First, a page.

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Every chief mar­ket­ing offi­cer (CMO) wants to know where the sweet spot is: where the mar­ket­ing bud­get dol­lars work hard­est and where the best con­ver­sion rates live. Dig­i­tal media, in the mid­dle of the mar­ket­ing fun­nel, may be the cur­rent dar­ling. Dig­i­tal, by its very nature, has made mea­sure­ment eas­ier, but there are some pit­falls that can be hard to spot if you don’t know what to look for. Here are three:

1. Dou­ble Counting

Make sure you don’t count the same data twice. Sounds obvi­ous, but don’t dis­card this warn­ing unless you’ve explored the pos­si­bil­ity. Siloed orga­ni­za­tions can have dis­parate sys­tems, as in ad serv­ing, search/bid man­age­ment, email, and Web ana­lyt­ics, that develop their own codes to assign attri­bu­tion. When every­one sits down together and talks real­ity, the results often exceed 100 per­cent. Dupli­ca­tion guides mar­ket­ing invest­ments to the wrong chan­nels, send­ing the bud­get toward chan­nels that are not work­ing while miss­ing the real per­form­ers. Unify and stan­dard­ize your track­ing codes to get real results.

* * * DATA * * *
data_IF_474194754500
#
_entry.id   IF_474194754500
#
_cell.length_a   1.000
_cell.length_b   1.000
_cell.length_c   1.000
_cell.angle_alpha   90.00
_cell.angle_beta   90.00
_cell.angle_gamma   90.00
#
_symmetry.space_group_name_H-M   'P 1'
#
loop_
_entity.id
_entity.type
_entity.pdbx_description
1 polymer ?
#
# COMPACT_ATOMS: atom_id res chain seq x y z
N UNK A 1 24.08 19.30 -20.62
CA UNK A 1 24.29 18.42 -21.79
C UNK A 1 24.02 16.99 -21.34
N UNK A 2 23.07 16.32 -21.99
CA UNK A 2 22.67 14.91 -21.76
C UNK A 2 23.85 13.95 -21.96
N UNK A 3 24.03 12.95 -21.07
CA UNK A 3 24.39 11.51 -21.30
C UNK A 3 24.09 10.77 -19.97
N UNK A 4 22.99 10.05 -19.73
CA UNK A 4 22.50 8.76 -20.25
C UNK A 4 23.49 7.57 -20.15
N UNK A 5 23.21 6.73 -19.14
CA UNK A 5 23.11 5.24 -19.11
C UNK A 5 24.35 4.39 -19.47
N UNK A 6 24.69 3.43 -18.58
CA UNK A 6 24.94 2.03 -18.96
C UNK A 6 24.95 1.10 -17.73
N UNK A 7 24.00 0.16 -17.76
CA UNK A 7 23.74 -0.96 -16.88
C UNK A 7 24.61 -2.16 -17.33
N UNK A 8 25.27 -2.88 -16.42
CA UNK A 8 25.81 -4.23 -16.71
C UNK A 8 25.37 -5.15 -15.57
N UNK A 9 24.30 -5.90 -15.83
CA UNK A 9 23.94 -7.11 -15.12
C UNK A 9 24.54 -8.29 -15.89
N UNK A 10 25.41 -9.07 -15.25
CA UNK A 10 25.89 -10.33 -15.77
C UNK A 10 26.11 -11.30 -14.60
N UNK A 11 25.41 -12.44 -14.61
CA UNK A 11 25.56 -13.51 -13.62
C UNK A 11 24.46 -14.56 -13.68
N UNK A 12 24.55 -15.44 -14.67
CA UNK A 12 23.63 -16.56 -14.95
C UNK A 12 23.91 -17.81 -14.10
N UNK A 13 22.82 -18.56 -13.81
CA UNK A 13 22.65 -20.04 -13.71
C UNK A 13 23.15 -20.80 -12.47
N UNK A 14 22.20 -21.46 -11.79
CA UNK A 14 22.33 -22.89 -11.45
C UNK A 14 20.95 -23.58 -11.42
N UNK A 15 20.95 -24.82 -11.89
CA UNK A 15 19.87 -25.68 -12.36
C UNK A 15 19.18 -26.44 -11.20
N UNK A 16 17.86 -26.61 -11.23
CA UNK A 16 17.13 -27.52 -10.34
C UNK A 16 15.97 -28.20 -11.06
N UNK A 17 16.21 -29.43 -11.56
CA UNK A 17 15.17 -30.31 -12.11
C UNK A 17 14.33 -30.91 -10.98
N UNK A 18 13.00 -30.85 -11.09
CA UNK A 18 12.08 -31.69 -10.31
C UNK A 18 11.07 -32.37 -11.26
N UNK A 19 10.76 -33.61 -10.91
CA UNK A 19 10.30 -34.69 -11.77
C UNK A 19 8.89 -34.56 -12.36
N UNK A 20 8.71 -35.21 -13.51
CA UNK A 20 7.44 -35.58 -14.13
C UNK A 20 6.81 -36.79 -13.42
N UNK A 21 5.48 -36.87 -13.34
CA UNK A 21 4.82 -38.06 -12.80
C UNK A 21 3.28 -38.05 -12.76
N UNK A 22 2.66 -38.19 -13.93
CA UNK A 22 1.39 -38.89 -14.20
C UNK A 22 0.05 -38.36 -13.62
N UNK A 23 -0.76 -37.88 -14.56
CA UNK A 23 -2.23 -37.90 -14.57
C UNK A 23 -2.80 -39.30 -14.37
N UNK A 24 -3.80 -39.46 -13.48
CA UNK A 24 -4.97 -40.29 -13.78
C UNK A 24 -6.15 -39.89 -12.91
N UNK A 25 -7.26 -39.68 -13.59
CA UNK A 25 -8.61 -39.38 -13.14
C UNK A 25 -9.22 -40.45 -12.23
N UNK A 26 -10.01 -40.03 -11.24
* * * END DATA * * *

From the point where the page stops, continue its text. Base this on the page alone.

2. Empir­i­cal Approach

Even if attri­bu­tion from mar­ket­ing analy­sis is uni­fied, you may be weight­ing var­i­ous chan­nels inac­cu­rately. Don’t rely just on intu­ition. Don’t rely just on last click. Embrace an empir­i­cal approach that con­sid­ers elas­tic­ity in dri­ving sales.

3. Holis­tic Attribution

Tra­di­tional media in broad­cast, print, and radio can be hard to mea­sure com­pared with dig­i­tal media, but its influ­ence is indis­putable. Gather the forces together to explore tra­di­tional mar­ket­ing influ­ence on dig­i­tal, and vice versa.

Tra­di­tional and dig­i­tal often speak dif­fer­ent lan­guages. Make sure your man­agers are flu­ent in both to develop best prac­tices for focused media objectives.

Stay tuned: Look for future posts detail­ing best prac­tices to avoid these three major pitfalls.

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